Adaptive Shaping of the Behavioural and Neuroendocrine Phenotype During Adolescence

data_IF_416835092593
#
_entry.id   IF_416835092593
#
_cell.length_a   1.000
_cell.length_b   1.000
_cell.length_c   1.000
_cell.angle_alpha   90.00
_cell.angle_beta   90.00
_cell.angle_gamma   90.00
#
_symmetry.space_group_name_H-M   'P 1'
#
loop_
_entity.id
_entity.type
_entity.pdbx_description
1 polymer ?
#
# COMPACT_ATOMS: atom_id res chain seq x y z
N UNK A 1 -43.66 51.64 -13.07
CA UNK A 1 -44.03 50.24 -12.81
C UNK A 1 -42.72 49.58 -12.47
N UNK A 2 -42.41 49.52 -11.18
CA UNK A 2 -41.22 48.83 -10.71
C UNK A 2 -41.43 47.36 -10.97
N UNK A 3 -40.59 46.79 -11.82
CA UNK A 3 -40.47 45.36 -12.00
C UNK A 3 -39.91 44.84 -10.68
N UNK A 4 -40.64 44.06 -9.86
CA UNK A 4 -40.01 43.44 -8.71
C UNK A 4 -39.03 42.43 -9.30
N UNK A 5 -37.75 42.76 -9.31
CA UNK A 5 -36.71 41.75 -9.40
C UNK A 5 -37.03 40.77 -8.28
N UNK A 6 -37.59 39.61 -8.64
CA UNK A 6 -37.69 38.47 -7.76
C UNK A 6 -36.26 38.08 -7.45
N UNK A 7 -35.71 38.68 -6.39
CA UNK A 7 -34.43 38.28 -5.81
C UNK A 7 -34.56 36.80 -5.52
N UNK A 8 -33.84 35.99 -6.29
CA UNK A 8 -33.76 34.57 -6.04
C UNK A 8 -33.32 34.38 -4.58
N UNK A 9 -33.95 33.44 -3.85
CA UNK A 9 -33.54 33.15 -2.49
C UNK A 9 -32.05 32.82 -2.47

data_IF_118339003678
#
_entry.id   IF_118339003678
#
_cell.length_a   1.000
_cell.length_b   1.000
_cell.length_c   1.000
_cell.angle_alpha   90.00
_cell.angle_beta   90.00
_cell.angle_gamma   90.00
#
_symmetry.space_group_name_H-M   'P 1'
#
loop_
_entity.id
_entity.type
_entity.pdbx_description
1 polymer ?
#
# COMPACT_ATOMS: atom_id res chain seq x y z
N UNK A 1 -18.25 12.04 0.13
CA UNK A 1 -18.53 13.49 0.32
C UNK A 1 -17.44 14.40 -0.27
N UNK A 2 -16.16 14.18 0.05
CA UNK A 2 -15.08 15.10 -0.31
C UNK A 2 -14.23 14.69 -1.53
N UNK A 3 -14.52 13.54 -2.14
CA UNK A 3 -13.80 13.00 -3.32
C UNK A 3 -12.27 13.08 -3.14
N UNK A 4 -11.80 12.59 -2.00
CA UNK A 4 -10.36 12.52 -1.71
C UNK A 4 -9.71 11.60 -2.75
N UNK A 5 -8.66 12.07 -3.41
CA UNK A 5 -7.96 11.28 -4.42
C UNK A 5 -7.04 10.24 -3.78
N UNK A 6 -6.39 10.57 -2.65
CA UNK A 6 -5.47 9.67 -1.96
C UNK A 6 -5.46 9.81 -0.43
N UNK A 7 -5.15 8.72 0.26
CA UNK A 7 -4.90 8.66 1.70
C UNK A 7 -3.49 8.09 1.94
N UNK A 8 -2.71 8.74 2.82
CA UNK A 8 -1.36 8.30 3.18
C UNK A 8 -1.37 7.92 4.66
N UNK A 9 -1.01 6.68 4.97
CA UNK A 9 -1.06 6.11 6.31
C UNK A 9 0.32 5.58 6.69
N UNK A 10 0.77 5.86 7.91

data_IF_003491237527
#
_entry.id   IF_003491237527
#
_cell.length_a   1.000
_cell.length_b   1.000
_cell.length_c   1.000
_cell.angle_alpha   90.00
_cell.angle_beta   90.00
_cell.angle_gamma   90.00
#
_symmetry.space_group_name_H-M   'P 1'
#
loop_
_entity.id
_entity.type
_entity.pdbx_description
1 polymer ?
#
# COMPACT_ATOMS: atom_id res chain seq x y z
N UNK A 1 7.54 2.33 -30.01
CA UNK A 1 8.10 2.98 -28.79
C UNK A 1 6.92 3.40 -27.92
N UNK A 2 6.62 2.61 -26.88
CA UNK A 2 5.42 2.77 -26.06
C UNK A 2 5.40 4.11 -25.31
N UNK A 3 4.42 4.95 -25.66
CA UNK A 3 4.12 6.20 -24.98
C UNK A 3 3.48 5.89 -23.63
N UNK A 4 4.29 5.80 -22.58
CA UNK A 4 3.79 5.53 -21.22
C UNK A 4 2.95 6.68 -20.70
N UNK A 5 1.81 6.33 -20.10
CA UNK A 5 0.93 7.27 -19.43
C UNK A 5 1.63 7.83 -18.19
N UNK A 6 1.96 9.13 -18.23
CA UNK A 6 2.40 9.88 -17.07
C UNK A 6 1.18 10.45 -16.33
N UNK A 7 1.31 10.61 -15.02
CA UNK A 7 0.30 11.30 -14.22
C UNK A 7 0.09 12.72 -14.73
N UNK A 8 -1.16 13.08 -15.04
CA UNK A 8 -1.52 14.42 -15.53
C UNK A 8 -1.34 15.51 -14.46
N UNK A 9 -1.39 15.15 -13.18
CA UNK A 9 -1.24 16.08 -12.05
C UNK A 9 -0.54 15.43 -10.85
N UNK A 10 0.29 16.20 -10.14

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Environmental conditions during early life can adaptively shape the phenotype for the prevailing environment. Recently, it has been suggested that adolescence represents an additional temporal window for adaptive developmental plasticity, though supporting evidence is scarce. Previous work has shown that male guinea pigs living in large mixed-sex colonies develop a low-aggressive phenotype as part of a queuing strategy that is adaptive for integrating into large unfamiliar colonies. By contrast, males living in pairs during adolescence become highly aggressive towards strangers. Here, we tested whether the high-aggressive phenotype is adaptive under conditions of low population density, namely when directly competing with a single opponent for access to females. For that purpose, we established groups of one pair-housed male (PM), one colony-housed male (CM) and two females. PMs directed more aggression towards the male competitor and more courtship and mating towards females than did CMs. In consequence, PMs attained the dominant position in most cases and sired significantly more offspring. Moreover, they showed distinctly higher testosterone concentrations and elevated cortisol levels, which probably promoted enhanced aggressiveness while mobilizing necessary energy. Taken together, our results provide the clearest evidence to date for adaptive shaping of the phenotype by environmental influences during adolescence.